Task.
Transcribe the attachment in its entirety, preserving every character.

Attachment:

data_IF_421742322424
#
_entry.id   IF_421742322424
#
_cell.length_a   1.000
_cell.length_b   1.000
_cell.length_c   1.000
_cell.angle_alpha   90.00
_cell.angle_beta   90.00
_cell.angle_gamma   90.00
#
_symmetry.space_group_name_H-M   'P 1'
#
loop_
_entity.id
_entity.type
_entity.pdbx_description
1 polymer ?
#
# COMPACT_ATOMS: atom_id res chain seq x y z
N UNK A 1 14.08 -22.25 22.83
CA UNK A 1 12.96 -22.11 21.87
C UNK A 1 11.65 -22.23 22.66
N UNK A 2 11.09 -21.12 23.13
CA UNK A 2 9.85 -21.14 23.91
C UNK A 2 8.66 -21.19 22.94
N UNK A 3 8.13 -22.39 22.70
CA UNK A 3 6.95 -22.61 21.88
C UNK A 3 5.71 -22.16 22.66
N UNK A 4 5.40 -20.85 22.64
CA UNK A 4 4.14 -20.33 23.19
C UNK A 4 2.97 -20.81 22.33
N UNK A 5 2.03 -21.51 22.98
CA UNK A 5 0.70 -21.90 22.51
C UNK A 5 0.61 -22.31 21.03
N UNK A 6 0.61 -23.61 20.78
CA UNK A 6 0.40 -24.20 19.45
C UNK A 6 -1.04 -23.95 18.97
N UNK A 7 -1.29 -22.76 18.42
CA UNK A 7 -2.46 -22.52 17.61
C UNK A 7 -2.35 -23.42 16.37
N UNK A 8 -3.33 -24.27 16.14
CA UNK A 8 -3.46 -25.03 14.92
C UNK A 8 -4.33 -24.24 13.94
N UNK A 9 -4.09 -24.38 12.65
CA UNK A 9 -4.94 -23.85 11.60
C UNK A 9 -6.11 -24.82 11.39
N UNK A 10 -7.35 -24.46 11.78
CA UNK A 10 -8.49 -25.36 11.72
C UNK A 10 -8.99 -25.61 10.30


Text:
data_IF_421742322424
#
_entry.id   IF_421742322424
#
_cell.length_a   1.000
_cell.length_b   1.000
_cell.length_c   1.000
_cell.angle_alpha   90.00
_cell.angle_beta   90.00
_cell.angle_gamma   90.00
#
_symmetry.space_group_name_H-M   'P 1'
#
loop_
_entity.id
_entity.type
_entity.pdbx_description
1 polymer ?
#
# COMPACT_ATOMS: atom_id res chain seq x y z
N UNK A 1 14.08 -22.25 22.83
CA UNK A 1 12.96 -22.11 21.87
C UNK A 1 11.65 -22.23 22.66
N UNK A 2 11.09 -21.12 23.13
CA UNK A 2 9.85 -21.14 23.91
C UNK A 2 8.66 -21.19 22.94
N UNK A 3 8.13 -22.39 22.70
CA UNK A 3 6.95 -22.61 21.88
C UNK A 3 5.71 -22.16 22.66
N UNK A 4 5.40 -20.85 22.64
CA UNK A 4 4.14 -20.33 23.19
C UNK A 4 2.97 -20.81 22.33
N UNK A 5 2.03 -21.51 22.98
CA UNK A 5 0.70 -21.90 22.51
C UNK A 5 0.61 -22.31 21.03
N UNK A 6 0.61 -23.61 20.78
CA UNK A 6 0.40 -24.20 19.45
C UNK A 6 -1.04 -23.95 18.97
N UNK A 7 -1.29 -22.76 18.42
CA UNK A 7 -2.46 -22.52 17.61
C UNK A 7 -2.35 -23.42 16.37
N UNK A 8 -3.33 -24.27 16.14
CA UNK A 8 -3.46 -25.03 14.92
C UNK A 8 -4.33 -24.24 13.94
N UNK A 9 -4.09 -24.38 12.65
CA UNK A 9 -4.94 -23.85 11.60
C UNK A 9 -6.11 -24.82 11.39
N UNK A 10 -7.35 -24.46 11.78
CA UNK A 10 -8.49 -25.36 11.72
C UNK A 10 -8.99 -25.61 10.30